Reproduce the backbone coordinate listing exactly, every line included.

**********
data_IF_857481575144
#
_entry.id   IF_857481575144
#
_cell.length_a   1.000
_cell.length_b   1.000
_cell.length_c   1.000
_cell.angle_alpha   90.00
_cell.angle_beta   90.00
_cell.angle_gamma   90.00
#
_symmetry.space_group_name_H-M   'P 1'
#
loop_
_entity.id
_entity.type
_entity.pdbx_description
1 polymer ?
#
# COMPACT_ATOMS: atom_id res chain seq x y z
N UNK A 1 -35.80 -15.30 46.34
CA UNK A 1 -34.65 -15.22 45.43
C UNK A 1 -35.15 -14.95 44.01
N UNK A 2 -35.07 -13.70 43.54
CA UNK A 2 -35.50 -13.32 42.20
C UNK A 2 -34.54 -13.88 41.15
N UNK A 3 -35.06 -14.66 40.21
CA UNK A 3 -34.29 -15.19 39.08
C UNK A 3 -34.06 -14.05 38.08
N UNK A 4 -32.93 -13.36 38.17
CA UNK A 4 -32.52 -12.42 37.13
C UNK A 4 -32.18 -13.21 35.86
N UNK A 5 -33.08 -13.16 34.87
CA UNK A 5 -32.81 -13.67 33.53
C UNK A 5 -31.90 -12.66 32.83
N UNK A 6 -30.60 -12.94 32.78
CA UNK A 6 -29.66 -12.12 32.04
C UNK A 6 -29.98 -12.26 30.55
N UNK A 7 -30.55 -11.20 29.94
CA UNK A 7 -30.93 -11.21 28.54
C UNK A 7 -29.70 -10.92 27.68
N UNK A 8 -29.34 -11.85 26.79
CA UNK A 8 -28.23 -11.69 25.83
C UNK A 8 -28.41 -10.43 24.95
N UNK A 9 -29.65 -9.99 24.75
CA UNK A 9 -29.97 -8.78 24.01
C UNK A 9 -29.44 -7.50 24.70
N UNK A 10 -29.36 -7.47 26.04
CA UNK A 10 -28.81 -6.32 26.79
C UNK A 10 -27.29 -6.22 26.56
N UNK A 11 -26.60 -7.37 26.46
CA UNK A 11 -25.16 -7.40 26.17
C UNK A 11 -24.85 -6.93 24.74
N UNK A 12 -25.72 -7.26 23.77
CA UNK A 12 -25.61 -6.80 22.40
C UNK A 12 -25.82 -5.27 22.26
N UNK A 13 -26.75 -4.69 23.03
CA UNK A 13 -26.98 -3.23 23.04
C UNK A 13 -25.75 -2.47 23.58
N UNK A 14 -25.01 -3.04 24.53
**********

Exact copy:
data_IF_857481575144
#
_entry.id   IF_857481575144
#
_cell.length_a   1.000
_cell.length_b   1.000
_cell.length_c   1.000
_cell.angle_alpha   90.00
_cell.angle_beta   90.00
_cell.angle_gamma   90.00
#
_symmetry.space_group_name_H-M   'P 1'
#
loop_
_entity.id
_entity.type
_entity.pdbx_description
1 polymer ?
#
# COMPACT_ATOMS: atom_id res chain seq x y z
N UNK A 1 -35.80 -15.30 46.34
CA UNK A 1 -34.65 -15.22 45.43
C UNK A 1 -35.15 -14.95 44.01
N UNK A 2 -35.07 -13.70 43.54
CA UNK A 2 -35.50 -13.32 42.20
C UNK A 2 -34.54 -13.88 41.15
N UNK A 3 -35.06 -14.66 40.21
CA UNK A 3 -34.29 -15.19 39.08
C UNK A 3 -34.06 -14.05 38.08
N UNK A 4 -32.93 -13.36 38.17
CA UNK A 4 -32.52 -12.42 37.13
C UNK A 4 -32.18 -13.21 35.86
N UNK A 5 -33.08 -13.16 34.87
CA UNK A 5 -32.81 -13.67 33.53
C UNK A 5 -31.90 -12.66 32.83
N UNK A 6 -30.60 -12.94 32.78
CA UNK A 6 -29.66 -12.12 32.04
C UNK A 6 -29.98 -12.26 30.55
N UNK A 7 -30.55 -11.20 29.94
CA UNK A 7 -30.93 -11.21 28.54
C UNK A 7 -29.70 -10.92 27.68
N UNK A 8 -29.34 -11.85 26.79
CA UNK A 8 -28.23 -11.69 25.83
C UNK A 8 -28.41 -10.43 24.95
N UNK A 9 -29.65 -9.99 24.75
CA UNK A 9 -29.97 -8.78 24.01
C UNK A 9 -29.44 -7.50 24.70
N UNK A 10 -29.36 -7.47 26.04
CA UNK A 10 -28.81 -6.32 26.79
C UNK A 10 -27.29 -6.22 26.56
N UNK A 11 -26.60 -7.37 26.46
CA UNK A 11 -25.16 -7.40 26.17
C UNK A 11 -24.85 -6.93 24.74
N UNK A 12 -25.72 -7.26 23.77
CA UNK A 12 -25.61 -6.80 22.40
C UNK A 12 -25.82 -5.27 22.26
N UNK A 13 -26.75 -4.69 23.03
CA UNK A 13 -26.98 -3.23 23.04
C UNK A 13 -25.75 -2.47 23.58
N UNK A 14 -25.01 -3.04 24.53